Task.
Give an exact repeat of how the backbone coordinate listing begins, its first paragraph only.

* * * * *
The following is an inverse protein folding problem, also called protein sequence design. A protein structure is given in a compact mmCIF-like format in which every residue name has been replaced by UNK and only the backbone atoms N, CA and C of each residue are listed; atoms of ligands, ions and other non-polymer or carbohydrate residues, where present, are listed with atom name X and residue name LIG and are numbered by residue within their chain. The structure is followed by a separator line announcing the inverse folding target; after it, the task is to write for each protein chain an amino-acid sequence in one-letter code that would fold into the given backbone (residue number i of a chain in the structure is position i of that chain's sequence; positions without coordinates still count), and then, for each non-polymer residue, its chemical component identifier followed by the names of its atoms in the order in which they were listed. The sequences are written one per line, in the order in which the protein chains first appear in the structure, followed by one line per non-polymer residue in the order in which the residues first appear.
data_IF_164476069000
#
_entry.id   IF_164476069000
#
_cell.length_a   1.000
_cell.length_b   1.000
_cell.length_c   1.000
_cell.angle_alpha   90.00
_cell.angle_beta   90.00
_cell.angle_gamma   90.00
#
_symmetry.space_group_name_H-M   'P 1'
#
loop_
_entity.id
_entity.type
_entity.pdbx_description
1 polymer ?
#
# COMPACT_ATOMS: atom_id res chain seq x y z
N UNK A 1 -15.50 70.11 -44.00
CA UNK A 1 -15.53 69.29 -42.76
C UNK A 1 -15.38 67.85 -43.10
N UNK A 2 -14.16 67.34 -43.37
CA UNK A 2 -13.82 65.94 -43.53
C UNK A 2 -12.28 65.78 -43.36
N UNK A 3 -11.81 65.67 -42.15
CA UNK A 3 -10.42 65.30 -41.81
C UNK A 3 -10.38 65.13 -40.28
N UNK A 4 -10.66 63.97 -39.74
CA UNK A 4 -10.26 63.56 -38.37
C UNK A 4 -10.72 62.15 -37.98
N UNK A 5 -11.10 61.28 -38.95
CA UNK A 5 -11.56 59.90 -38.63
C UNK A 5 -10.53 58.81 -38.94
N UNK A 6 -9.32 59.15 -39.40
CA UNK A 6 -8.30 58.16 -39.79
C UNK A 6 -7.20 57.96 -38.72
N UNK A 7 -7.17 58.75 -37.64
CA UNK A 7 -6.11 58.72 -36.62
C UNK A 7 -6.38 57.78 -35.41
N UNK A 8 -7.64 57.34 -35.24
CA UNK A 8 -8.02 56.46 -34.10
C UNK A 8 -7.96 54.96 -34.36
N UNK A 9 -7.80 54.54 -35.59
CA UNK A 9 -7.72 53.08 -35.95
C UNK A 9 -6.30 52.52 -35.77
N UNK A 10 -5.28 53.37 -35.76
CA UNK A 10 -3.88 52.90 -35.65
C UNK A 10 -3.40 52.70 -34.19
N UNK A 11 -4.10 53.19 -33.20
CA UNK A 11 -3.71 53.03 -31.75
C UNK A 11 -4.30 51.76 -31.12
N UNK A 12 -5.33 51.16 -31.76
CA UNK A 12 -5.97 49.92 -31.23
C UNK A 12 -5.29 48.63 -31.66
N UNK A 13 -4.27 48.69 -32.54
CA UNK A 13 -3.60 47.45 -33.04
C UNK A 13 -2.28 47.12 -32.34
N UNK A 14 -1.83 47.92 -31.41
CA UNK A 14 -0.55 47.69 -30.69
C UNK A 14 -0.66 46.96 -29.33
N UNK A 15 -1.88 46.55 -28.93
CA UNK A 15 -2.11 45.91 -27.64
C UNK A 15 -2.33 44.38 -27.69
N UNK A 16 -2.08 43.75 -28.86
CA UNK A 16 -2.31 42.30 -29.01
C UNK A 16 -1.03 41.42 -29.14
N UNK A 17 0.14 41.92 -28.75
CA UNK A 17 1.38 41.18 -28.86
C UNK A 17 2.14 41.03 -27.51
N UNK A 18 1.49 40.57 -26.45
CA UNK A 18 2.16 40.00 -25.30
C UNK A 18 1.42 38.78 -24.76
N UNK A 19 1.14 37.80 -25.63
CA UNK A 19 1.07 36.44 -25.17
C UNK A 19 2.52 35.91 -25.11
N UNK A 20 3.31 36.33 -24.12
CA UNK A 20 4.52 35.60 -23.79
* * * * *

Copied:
The following is an inverse protein folding problem, also called protein sequence design. A protein structure is given in a compact mmCIF-like format in which every residue name has been replaced by UNK and only the backbone atoms N, CA and C of each residue are listed; atoms of ligands, ions and other non-polymer or carbohydrate residues, where present, are listed with atom name X and residue name LIG and are numbered by residue within their chain. The structure is followed by a separator line announcing the inverse folding target; after it, the task is to write for each protein chain an amino-acid sequence in one-letter code that would fold into the given backbone (residue number i of a chain in the structure is position i of that chain's sequence; positions without coordinates still count), and then, for each non-polymer residue, its chemical component identifier followed by the names of its atoms in the order in which they were listed. The sequences are written one per line, in the order in which the protein chains first appear in the structure, followed by one line per non-polymer residue in the order in which the residues first appear.